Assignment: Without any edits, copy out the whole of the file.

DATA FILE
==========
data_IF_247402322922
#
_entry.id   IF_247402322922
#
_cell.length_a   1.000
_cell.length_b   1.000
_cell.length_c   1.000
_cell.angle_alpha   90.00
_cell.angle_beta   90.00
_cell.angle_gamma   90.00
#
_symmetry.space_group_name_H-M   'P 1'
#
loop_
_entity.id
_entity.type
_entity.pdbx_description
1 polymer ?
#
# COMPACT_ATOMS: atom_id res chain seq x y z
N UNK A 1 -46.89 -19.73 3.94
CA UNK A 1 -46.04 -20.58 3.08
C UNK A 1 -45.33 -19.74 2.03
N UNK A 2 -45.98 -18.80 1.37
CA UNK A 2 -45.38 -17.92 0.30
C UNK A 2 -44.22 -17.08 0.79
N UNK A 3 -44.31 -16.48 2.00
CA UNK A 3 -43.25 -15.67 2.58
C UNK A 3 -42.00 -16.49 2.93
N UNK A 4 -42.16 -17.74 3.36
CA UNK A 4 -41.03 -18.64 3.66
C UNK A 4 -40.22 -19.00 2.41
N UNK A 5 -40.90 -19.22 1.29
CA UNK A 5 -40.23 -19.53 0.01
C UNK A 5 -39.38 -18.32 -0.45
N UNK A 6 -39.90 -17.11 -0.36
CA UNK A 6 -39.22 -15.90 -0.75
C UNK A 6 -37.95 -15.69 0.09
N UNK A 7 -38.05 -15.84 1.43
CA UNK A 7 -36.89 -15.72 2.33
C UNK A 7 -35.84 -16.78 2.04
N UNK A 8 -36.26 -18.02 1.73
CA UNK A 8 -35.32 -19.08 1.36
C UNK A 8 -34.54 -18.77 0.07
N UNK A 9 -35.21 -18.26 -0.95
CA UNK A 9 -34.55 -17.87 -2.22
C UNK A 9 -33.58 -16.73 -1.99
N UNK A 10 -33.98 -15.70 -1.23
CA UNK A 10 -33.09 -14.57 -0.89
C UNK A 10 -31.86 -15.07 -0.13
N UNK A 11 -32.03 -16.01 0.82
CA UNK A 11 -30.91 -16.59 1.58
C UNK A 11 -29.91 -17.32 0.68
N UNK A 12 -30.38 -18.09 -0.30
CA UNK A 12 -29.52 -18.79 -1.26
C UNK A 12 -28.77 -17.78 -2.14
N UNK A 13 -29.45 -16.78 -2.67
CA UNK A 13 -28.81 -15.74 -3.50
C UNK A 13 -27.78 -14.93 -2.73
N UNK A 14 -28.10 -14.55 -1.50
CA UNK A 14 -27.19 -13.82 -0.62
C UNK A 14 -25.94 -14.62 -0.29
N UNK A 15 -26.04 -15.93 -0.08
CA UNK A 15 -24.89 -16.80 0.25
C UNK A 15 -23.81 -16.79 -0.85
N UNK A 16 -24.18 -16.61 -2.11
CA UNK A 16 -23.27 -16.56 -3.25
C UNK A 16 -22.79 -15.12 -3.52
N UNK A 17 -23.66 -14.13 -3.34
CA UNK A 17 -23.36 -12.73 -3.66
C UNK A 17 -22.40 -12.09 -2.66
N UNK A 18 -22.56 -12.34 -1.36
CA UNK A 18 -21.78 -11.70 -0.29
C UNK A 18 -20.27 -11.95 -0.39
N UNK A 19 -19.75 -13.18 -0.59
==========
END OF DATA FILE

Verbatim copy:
data_IF_247402322922
#
_entry.id   IF_247402322922
#
_cell.length_a   1.000
_cell.length_b   1.000
_cell.length_c   1.000
_cell.angle_alpha   90.00
_cell.angle_beta   90.00
_cell.angle_gamma   90.00
#
_symmetry.space_group_name_H-M   'P 1'
#
loop_
_entity.id
_entity.type
_entity.pdbx_description
1 polymer ?
#
# COMPACT_ATOMS: atom_id res chain seq x y z
N UNK A 1 -46.89 -19.73 3.94
CA UNK A 1 -46.04 -20.58 3.08
C UNK A 1 -45.33 -19.74 2.03
N UNK A 2 -45.98 -18.80 1.37
CA UNK A 2 -45.38 -17.92 0.30
C UNK A 2 -44.22 -17.08 0.79
N UNK A 3 -44.31 -16.48 2.00
CA UNK A 3 -43.25 -15.67 2.58
C UNK A 3 -42.00 -16.49 2.93
N UNK A 4 -42.16 -17.74 3.36
CA UNK A 4 -41.03 -18.64 3.66
C UNK A 4 -40.22 -19.00 2.41
N UNK A 5 -40.90 -19.22 1.29
CA UNK A 5 -40.23 -19.53 0.01
C UNK A 5 -39.38 -18.32 -0.45
N UNK A 6 -39.90 -17.11 -0.36
CA UNK A 6 -39.22 -15.90 -0.75
C UNK A 6 -37.95 -15.69 0.09
N UNK A 7 -38.05 -15.84 1.43
CA UNK A 7 -36.89 -15.72 2.33
C UNK A 7 -35.84 -16.78 2.04
N UNK A 8 -36.26 -18.02 1.73
CA UNK A 8 -35.32 -19.08 1.36
C UNK A 8 -34.54 -18.77 0.07
N UNK A 9 -35.21 -18.26 -0.95
CA UNK A 9 -34.55 -17.87 -2.22
C UNK A 9 -33.58 -16.73 -1.99
N UNK A 10 -33.98 -15.70 -1.23
CA UNK A 10 -33.09 -14.57 -0.89
C UNK A 10 -31.86 -15.07 -0.13
N UNK A 11 -32.03 -16.01 0.82
CA UNK A 11 -30.91 -16.59 1.58
C UNK A 11 -29.91 -17.32 0.68
N UNK A 12 -30.38 -18.09 -0.30
CA UNK A 12 -29.52 -18.79 -1.26
C UNK A 12 -28.77 -17.78 -2.14
N UNK A 13 -29.45 -16.78 -2.67
CA UNK A 13 -28.81 -15.74 -3.50
C UNK A 13 -27.78 -14.93 -2.73
N UNK A 14 -28.10 -14.55 -1.50
CA UNK A 14 -27.19 -13.82 -0.62
C UNK A 14 -25.94 -14.62 -0.29
N UNK A 15 -26.04 -15.93 -0.08
CA UNK A 15 -24.89 -16.80 0.25
C UNK A 15 -23.81 -16.79 -0.85
N UNK A 16 -24.18 -16.61 -2.11
CA UNK A 16 -23.27 -16.56 -3.25
C UNK A 16 -22.79 -15.12 -3.52
N UNK A 17 -23.66 -14.13 -3.34
CA UNK A 17 -23.36 -12.73 -3.66
C UNK A 17 -22.40 -12.09 -2.66
N UNK A 18 -22.56 -12.34 -1.36
CA UNK A 18 -21.78 -11.70 -0.29
C UNK A 18 -20.27 -11.95 -0.39
N UNK A 19 -19.75 -13.18 -0.59